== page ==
[Recap: Having confronted the Charlotte Dickens, the ghostwriter responsible for penning 50 Shades of Grey and The Hunger Games, the two biggest selling trilogies of all times, I pressed her to tell me who was behind this hoax. As CEO of My Little Publishing Company, I felt it was my responsibility to get to the bottom of this horrendous literary deception.]
"Charlotte, You must tell us who hired you."
Charlotte Dickens's eyelash extensions fluttered as she struggled to regain consciousness.
"The Great Auk," she gasped.
It was these words that finally broke open the biggest publishing scandal since Gutenberg had his press repossessed for non-payment of debt.
"The Great Auk is another name for penguin," said Bruce Watson, the investigator who first stumbled upon this nefarious plot.
"Penguin? Why, they aren't even the biggest of the giant publishing companies," I said.
"No, but they're the most rapacious," said Watson.
Suddenly, though still unconscious Charlotte began this strange chant:
"Obow. Oh, boy! Obow. Oh, boy! Obow. Oh, boy!"
"What is she trying to tell us?" I felt anxious and afraid.
"I think perhaps we're in great danger," said Watson who didn't seem the least bit concerned.
Suddenly the door to Charlotte's apartment burst open and a gang of surly penguins marched in. They wore little tweed jackets with leather elbow patches over their normal formal attire. Sound amusing? It wasn't. If you've never been surrounded by a hostile group of Spheniscidae you have never truly experienced terror. In addition to the tweed jackets they were all sporting identical Oliver Peoples horn rimmed eyeglasses which glinted malevolently in the overhead light.
"What do you want?" I said, trying to keep my voice steady.
"Our CEP wants a meeting," said one of the larger penguins.
"Chief Executive Penguin. Come with us now. Both of you," he said, indicating Watson and myself.
"Charlotte isn't feeling herself," said the penguin.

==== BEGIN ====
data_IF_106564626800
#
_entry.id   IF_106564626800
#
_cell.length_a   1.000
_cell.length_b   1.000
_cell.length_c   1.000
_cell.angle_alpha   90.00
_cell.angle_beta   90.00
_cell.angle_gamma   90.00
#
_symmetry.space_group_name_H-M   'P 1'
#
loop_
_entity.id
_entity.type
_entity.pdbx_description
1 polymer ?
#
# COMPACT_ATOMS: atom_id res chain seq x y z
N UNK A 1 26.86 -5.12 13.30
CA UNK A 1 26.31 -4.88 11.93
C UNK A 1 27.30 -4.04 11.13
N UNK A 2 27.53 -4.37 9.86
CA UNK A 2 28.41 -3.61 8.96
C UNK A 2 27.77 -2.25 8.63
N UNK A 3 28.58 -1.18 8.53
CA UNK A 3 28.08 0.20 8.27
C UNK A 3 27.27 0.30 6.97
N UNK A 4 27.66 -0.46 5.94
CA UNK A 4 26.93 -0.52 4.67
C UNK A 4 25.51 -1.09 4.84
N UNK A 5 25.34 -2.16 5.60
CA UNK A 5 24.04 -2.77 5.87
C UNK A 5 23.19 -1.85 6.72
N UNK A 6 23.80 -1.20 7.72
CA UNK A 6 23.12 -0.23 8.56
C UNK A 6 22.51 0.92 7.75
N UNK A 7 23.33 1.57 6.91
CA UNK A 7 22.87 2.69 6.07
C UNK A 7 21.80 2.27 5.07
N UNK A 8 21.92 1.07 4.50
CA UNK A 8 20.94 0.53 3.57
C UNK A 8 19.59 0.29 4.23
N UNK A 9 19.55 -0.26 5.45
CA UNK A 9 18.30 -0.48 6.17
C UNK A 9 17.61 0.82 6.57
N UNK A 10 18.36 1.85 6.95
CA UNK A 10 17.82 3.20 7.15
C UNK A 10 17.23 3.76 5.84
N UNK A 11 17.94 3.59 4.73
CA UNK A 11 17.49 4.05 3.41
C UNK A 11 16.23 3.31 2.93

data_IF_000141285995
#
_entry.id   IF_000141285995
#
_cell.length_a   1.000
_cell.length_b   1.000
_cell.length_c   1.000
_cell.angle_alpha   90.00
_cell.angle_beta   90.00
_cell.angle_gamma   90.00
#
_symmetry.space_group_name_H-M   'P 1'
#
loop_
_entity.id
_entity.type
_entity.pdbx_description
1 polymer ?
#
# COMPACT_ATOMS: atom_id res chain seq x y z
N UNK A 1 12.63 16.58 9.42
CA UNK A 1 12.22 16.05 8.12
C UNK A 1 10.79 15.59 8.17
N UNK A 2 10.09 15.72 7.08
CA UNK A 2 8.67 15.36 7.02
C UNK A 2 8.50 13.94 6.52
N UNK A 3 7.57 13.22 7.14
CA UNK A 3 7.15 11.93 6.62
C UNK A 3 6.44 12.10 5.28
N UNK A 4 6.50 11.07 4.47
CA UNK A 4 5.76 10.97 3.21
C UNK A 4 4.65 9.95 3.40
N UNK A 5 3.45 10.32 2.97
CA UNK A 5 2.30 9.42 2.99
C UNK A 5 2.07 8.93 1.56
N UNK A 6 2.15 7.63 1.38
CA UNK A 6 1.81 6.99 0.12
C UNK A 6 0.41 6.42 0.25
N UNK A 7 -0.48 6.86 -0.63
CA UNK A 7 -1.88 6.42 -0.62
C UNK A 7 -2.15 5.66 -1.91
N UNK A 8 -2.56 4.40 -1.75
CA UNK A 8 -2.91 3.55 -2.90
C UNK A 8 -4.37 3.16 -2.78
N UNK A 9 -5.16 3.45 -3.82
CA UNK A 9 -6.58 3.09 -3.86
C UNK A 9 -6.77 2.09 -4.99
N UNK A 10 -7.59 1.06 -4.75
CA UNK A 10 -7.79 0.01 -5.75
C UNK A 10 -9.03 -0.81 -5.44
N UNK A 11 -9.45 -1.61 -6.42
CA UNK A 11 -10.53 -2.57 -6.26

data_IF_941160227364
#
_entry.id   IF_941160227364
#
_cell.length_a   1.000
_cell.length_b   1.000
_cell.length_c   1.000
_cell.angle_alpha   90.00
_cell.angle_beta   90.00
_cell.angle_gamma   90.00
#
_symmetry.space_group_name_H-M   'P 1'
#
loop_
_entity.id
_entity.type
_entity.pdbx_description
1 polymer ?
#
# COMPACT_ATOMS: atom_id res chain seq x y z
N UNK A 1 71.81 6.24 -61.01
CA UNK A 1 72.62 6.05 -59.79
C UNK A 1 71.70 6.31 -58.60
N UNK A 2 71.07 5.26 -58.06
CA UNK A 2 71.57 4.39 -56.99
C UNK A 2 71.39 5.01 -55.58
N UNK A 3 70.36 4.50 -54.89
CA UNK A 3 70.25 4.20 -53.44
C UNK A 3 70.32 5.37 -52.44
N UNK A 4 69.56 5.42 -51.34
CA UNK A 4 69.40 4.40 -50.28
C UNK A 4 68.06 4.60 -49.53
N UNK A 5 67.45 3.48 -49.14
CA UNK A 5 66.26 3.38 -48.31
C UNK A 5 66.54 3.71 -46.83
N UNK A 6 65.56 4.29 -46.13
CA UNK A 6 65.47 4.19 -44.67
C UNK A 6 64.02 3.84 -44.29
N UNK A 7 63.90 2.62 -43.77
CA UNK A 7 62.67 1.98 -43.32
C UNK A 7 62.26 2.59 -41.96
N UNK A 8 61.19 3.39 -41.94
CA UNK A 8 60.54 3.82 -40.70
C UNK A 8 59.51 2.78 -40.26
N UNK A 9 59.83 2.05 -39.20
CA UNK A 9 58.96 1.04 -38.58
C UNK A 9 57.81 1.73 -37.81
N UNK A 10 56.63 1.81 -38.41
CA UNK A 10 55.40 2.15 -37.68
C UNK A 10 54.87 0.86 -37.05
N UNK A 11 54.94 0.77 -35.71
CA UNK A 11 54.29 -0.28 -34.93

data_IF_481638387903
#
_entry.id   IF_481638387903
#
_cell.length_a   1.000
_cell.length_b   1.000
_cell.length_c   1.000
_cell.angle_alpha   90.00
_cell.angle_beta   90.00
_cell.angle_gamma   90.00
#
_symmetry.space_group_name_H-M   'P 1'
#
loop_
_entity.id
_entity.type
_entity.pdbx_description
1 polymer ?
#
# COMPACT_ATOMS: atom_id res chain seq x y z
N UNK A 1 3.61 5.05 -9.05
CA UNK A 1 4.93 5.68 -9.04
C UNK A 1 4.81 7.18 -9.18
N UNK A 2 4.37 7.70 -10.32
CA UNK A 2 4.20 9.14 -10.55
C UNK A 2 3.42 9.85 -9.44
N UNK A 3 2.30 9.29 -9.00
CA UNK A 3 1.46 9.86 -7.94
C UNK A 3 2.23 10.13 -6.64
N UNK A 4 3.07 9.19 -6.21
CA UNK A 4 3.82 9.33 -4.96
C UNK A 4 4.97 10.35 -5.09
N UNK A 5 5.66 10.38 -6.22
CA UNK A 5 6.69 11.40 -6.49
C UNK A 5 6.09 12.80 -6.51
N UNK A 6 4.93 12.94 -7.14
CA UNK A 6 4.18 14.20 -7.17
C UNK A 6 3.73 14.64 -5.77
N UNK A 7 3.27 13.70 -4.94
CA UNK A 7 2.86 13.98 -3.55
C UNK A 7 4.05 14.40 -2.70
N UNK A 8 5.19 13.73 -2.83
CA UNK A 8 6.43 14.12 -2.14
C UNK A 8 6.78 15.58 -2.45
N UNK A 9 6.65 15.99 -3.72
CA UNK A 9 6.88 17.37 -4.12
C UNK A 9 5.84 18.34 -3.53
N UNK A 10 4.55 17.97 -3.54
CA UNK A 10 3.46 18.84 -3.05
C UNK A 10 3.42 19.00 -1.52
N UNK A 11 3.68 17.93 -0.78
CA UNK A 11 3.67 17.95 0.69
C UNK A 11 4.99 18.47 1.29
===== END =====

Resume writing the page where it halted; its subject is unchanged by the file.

I glanced over at the best-selling ghost author of all times.
She was rolling back and forth on the floor, still chanting the same strange phrase over and over:
"Obow. Oh, boy! Obow. Oh, boy!"
As we made our way to the meeting place on Hudson Street I wondered why no one paid us any attention. Weren't two people being escorted by a group of snarling penguins an odd sight? Apparently not.
I managed to sneak in a little research on my smart phone as we waddled along. I googled "penguin."
"Most penguins feed on krill, fish, squid and other forms of sea life." This sounded like something straight off the menu of Michaels, the popular publishing lunch place. "Penguins are superbly adapted to aquatic life." No wonder they are so good at swimming with the sharks, I thought.
And then one more startling discovery illustrating just how far the influence of the penguin has gone. In the New York Times Book Review (December 16, 2012) no fewer than five books featuring penguins were listed, including Little Penguins Everywhere. Please don't tell me that this was an unbiased recommendation free of any outside pressure.
We entered a conference room at the Penguin Group offices. Sitting at the end of the conference table was the biggest penguin I had ever seen. He slapped his flipper down on the Lucite table signaling that the meeting was about to begin. But before it started, all the penguins bowed their heads and chanted:
"Obow! Oh boy! Obow! Oh, boy!"
All at once the meaning of this strange phrase dawned on me. Obow: One Book, One World!
I knew of the popular One Book, One Town reading program, but this was clearly something else. This was death to publishing, as we know it! It meant the demise of struggling writers, independent bookstores, Barnes and Noble, and the lovers of literature everywhere!
Oh boy? Oh, I don't think so.
[To be continued.]
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